Born by the bank

The four sisters believe Molly helped their mother give birth to Isabella by the Cooper Creek while the eldest son Norman ran to Innamincka for help.

“Molly was the one who was core to Ettie’s experience out there, which is why I put in the effort to find out more about her,” Yvonne said.

“It was very important to the family.” Innamincka School, 1940, with Molly on the left holding her son Bert.(Supplied)none

In her research, Yvonne discovered that Molly’s own family’s story didn’t end well.

“Sadly she died at the age of 36 in childbirth on a station in south-west Queensland,” Yvonne said.

“Her children were all taken to Woorabinda Aboriginal Mission.”

Yvonne’s research has put Ettie’s surviving children in touch with Molly’s community.

“We’ve been in contact with them since we’ve come out here, the descendants of Molly who helped Mum,” Isabella said.

“The links have lasted all this time.”

‘They tried to separate us’

Olive recalled that events moved quickly for the family after Isabella was born.The Innamincka nursing home where Ettie was taken after Isabella was born still stands.(Supplied: Australian Inland Mission Collection)none

“Our brother ran up to the hospital to get the doctor to come down and bring Mum up there,” she said.

“When Mum had Isabella, she had malnutrition and had to be flown to Brisbane.

“I saw the aeroplane that took Isabella away because it was too far to drive the baby there.”

A Boulia-based clergyman of the Australian Inland Mission named Cliff Lanham lobbied the Queensland government to have Ettie and her children relocated to an urban environment.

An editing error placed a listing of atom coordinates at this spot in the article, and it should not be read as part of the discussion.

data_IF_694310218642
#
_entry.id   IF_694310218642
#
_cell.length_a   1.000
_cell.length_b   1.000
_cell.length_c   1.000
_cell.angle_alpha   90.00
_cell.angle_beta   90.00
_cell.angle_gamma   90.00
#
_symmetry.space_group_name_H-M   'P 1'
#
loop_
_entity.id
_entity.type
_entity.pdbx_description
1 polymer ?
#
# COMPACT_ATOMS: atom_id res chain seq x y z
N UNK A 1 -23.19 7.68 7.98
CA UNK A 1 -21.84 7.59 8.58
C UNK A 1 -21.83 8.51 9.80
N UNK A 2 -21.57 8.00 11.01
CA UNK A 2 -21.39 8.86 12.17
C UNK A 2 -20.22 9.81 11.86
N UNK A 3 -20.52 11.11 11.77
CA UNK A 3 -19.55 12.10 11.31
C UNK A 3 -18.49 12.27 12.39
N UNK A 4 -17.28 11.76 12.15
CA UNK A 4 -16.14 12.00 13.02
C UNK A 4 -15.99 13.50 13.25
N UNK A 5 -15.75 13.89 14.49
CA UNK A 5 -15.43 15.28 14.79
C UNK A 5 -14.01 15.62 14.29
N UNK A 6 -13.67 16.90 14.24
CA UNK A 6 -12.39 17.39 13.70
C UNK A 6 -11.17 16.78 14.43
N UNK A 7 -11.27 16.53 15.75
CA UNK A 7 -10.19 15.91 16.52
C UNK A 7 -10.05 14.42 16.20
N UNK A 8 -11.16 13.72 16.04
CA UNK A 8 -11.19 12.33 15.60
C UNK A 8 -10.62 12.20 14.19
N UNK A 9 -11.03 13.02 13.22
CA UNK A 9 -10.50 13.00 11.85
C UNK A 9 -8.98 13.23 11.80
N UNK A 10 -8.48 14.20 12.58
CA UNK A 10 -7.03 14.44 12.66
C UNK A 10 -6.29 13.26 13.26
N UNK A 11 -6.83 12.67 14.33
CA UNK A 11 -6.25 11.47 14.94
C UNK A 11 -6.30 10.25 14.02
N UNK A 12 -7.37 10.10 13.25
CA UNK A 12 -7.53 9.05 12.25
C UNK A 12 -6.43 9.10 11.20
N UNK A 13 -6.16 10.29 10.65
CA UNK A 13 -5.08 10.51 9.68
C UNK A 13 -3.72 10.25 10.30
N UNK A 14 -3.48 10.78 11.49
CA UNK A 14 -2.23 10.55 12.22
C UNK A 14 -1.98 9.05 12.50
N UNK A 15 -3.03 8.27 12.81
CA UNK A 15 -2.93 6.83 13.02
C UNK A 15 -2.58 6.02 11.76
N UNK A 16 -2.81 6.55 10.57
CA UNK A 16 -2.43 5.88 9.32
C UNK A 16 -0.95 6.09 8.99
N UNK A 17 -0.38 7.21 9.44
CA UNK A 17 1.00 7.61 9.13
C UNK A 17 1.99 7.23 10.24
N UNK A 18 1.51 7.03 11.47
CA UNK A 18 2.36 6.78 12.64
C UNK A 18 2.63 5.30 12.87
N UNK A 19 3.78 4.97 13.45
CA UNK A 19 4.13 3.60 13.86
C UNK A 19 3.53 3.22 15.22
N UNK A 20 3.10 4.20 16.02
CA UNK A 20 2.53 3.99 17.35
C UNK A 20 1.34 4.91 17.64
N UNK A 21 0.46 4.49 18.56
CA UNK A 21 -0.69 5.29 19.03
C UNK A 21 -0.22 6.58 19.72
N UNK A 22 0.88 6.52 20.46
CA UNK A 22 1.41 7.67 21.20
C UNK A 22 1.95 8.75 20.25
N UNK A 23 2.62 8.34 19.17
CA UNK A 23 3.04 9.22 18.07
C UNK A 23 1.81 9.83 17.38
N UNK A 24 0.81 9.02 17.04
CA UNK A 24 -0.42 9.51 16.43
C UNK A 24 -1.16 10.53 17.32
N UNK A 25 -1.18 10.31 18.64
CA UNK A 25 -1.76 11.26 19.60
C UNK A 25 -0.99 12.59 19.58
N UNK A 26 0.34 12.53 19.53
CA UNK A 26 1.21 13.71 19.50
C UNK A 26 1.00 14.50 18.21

He drove the children to Brisbane where they fought to remain as a family unit.A 1937 newspaper clipping after the children and Ettie reunited with her mother Catharina.(Supplied: The Brisbane Truth)none

“They tried to separate us,” Olive said.

“They wanted to put us in different homes and Mum wouldn’t allow it.

“We all wanted to stay together and she kept us all together.

“She got a little bit of help from the government but she kept us all together on her own.”

A tight-knit family

Isabella said it was a special experience to follow her mother’s trail with her sisters to the place where she was born.

“The memories of what her life would have been like … she was a very brave person,” Isabella said.The family at their home in Manly, a long way from the banks of Cooper Creek.(Supplied)none

Ettie lived in the coastal Brisbane suburb of Wynnum until she passed away in 1998.

The sisters said that caring for others was a lesson from their mother that they continued to live by.

“There was a lady who had trouble and Mum took her in and had her six kids living in her house along with all of us,” Isabella said.

“That’d be a dozen different kids, all together.

“That’s how Mum was. She’d take anybody in.”Ettie, pictured with Isabella in the mid-1980s, lived a full life and died in 1998.(Supplied)none

After nearly nine decades since they were first taken from the banks of Cooper’s Creek, Ettie’s remaining four children show no sign of growing apart.

“We’ve lost a sister and a brother but we all stayed together,” Olive said.

“We argue a lot but we all have fun together, we have a great time.”

On returning to Innamincka during a wet season, the sisters were in agreement: “As a holiday, it’s been wonderful, except for the bloody flies”.


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Australian News

FEATURED: ‘Extinct’ wood-feeding cockroach rediscovered on Lord Howe Island last seen 80yrs ago